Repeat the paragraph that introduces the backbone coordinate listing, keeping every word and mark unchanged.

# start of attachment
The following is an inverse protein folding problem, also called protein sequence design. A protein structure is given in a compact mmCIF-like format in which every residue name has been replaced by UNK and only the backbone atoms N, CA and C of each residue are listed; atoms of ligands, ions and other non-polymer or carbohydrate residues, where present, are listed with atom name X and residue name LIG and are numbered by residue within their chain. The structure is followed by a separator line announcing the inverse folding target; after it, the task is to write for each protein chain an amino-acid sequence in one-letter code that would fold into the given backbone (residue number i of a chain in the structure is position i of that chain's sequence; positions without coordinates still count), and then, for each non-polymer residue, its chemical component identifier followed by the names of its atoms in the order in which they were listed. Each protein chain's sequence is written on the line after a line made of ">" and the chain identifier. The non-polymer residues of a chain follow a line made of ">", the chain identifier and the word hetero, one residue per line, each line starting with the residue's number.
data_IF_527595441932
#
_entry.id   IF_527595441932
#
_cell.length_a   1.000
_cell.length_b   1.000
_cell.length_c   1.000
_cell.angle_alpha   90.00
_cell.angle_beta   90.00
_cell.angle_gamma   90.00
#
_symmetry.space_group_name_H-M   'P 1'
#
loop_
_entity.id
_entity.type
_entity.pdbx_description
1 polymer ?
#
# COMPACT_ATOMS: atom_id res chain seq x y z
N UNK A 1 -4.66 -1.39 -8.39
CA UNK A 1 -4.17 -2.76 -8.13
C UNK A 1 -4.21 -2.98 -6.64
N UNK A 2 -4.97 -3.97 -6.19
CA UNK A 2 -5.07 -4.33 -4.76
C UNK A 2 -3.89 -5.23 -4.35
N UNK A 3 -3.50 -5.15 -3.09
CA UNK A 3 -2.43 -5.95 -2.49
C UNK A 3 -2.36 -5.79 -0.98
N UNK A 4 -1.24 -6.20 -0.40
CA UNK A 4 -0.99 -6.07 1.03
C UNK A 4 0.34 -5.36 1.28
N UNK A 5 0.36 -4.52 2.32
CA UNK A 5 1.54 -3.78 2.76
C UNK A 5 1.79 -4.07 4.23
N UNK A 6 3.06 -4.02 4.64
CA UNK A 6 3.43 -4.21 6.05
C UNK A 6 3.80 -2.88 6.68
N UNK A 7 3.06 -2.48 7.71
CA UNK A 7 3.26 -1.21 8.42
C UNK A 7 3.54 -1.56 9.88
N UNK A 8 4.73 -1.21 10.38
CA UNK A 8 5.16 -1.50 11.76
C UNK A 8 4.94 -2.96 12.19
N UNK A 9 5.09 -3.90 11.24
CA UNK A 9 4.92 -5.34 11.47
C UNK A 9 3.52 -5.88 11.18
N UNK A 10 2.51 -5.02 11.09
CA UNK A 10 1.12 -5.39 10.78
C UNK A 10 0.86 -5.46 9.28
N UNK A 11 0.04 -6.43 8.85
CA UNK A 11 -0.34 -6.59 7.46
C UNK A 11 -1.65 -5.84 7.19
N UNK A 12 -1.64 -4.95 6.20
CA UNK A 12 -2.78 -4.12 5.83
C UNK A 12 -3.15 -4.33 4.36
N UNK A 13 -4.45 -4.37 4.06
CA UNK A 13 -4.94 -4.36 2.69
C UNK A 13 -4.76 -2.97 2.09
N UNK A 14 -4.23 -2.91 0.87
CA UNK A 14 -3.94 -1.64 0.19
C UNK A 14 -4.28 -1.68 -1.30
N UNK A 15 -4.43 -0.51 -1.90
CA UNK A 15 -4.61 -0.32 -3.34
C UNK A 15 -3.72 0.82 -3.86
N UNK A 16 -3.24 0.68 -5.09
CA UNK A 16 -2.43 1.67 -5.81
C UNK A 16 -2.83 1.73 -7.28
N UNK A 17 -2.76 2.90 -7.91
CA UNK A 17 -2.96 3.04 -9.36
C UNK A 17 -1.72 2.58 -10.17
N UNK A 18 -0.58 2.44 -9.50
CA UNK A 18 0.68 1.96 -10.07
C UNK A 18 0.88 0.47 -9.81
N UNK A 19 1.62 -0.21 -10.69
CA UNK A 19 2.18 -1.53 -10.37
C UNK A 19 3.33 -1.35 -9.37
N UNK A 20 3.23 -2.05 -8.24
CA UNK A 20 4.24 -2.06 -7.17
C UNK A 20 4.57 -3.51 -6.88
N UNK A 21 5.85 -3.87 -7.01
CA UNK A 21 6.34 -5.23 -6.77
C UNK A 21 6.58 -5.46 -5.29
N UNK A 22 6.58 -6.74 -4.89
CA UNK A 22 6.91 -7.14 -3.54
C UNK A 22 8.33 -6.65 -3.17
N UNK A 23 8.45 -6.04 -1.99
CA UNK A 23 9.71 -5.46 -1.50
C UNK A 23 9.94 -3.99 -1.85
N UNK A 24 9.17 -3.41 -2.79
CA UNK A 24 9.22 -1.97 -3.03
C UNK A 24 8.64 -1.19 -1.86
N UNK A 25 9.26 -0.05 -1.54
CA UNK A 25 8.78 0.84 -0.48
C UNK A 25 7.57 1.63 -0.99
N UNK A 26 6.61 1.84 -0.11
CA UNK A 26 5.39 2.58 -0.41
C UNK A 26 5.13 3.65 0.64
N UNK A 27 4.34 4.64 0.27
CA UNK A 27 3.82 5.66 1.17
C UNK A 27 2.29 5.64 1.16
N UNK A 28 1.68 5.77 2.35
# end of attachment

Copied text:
The following is an inverse protein folding problem, also called protein sequence design. A protein structure is given in a compact mmCIF-like format in which every residue name has been replaced by UNK and only the backbone atoms N, CA and C of each residue are listed; atoms of ligands, ions and other non-polymer or carbohydrate residues, where present, are listed with atom name X and residue name LIG and are numbered by residue within their chain. The structure is followed by a separator line announcing the inverse folding target; after it, the task is to write for each protein chain an amino-acid sequence in one-letter code that would fold into the given backbone (residue number i of a chain in the structure is position i of that chain's sequence; positions without coordinates still count), and then, for each non-polymer residue, its chemical component identifier followed by the names of its atoms in the order in which they were listed. Each protein chain's sequence is written on the line after a line made of ">" and the chain identifier. The non-polymer residues of a chain follow a line made of ">", the chain identifier and the word hetero, one residue per line, each line starting with the residue's number.